Ovarian cancer is relatively rare, but unfortunately, it is one of the most deadly forms of cancer, primarily because it is difficult to detect in its early stages.
Around 20,000 women are diagnosed with ovarian cancer each year. Less than half of these women are expected to survive past 5 years, according to the American Cancer Society.
Because of this, many researchers and medical professionals are eagerly searching for better ways to prevent, detect, and treat ovarian cancer, especially before it develops into a more advanced stage.
One promising approach is the removal of the fallopian tubes, a procedure known as salpingectomy. The fallopian tubes are the structures that transport eggs from the ovaries to the uterus, and they are also where many cases of ovarian cancer begin. By removing the fallopian tubes, it may be possible to prevent the development of ovarian cancer.
Understanding Ovarian Cancer and Its Risk Factors
There are three primary types of ovarian cancer:
- Epithelial tumors: formed in the outer layer of the ovary
- Germ cell tumors: formed in the cells that produce eggs
- Stromal tumors: formed in the hormone-producing cells
Several factors are known to increase a woman’s risk of developing ovarian cancer, including:
- age (middle-aged or older)
- family history of ovarian cancer
- personal history of breast, uterine, or colon cancer
- personal history of endometriosis
- difficulties conceiving or never giving birth
- inherited genetic mutations such as BRCA1 and BRCA2
- Eastern European or Ashkenazi Jewish ethnicity
Removal of Fallopian Tubes For Cancer Prevention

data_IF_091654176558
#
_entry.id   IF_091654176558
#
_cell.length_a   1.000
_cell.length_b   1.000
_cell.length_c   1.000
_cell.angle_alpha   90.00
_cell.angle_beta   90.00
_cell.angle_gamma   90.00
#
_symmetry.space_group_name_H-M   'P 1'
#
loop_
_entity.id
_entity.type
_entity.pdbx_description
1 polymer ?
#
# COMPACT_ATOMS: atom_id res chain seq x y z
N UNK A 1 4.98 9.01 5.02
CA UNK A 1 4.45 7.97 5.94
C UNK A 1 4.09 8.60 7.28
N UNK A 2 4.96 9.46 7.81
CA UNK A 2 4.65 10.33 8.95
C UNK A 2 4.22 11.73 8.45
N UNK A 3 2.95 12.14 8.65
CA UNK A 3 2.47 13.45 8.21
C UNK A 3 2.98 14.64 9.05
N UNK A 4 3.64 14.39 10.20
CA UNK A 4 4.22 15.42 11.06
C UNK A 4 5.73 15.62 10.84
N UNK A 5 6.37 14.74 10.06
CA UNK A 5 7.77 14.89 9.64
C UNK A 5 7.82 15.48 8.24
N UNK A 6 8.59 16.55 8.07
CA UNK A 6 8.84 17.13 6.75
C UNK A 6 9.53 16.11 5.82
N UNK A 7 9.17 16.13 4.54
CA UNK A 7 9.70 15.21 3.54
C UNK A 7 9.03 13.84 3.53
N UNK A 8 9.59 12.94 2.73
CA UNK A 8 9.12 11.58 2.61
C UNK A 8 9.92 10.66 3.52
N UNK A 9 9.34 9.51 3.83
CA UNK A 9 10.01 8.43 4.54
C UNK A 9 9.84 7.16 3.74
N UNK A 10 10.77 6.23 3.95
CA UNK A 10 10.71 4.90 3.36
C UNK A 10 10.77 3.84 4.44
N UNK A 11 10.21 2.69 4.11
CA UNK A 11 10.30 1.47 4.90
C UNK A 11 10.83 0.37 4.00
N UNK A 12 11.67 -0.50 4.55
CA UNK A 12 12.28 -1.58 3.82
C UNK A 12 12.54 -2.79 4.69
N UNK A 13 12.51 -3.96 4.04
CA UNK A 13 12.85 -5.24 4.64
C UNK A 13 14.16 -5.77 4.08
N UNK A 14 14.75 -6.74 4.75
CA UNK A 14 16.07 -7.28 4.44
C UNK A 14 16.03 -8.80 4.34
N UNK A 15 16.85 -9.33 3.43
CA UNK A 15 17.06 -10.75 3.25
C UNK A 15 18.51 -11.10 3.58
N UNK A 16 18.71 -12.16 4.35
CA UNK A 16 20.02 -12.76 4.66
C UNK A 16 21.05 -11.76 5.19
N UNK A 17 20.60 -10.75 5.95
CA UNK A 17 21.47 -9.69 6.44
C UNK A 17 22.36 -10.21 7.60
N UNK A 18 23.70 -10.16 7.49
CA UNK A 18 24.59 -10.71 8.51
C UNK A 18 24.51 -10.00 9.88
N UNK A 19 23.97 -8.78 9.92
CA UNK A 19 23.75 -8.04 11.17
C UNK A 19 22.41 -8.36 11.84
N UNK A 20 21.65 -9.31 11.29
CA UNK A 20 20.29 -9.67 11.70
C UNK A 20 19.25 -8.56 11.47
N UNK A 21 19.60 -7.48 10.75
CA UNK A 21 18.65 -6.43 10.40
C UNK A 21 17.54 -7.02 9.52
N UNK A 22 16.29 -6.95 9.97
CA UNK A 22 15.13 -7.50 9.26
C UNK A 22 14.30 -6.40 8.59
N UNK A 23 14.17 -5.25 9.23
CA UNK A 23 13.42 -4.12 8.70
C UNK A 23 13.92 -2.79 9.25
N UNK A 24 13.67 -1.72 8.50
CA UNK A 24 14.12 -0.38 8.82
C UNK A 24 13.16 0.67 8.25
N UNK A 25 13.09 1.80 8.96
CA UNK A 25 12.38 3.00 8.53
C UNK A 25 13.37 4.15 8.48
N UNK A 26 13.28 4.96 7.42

The fallopian tubes are the structures that connect the ovaries to the uterus, and they are also where many cases of ovarian cancer begin. By removing the fallopian tubes, a procedure known as opportunistic salpingectomy (OS), it may be possible to reduce the risk of developing ovarian cancer.
As with any invasive surgery, this procedure does carry some risks. Therefore, fallopian tube removal is typically performed during other pelvic surgeries or gynecological procedures, such as a hysterectomy (removal of the uterus) or instead of tubal ligation (tying off or sealing the fallopian tubes).
During an OS procedure, both fallopian tubes are removed, while the ovaries are left intact, thus maintaining natural hormone production.
The Effectiveness of Fallopian Tube Removal
A clinical study was published in February 2022, which sought to determine the effectiveness of salpingectomy in preventing ovarian cancer. The study examined observed versus expected rates of ovarian cancer among individuals who underwent fallopian tube removal compared to those who underwent other pelvic surgeries or gynecological procedures between 2008 and 2017.
The study found that the removal group had significantly fewer serious and epithelial ovarian cancers than were expected according to the rate at which they arose in the control group. This suggests that opportunistic salpingectomy may be a safe and effective way to substantially reduce ovarian cancer risk.
Who Should Consider Fallopian Tube Removal?
Not every woman should consider fallopian tube removal. It is most appropriate for women who have a high risk of developing ovarian cancer, such as those who have a personal or family history of ovarian cancer or certain inherited genetic mutations.
Women who have completed childbearing and are planning to undergo another pelvic surgery or gynecological procedure may also consider salpingectomy.
You should discuss the potential benefits and risks of fallopian tube removal with your healthcare provider and determine if it is the right choice for you. Your healthcare provider can help you evaluate your personal risk factors for ovarian cancer and provide guidance on whether fallopian tube removal is a suitable option for you.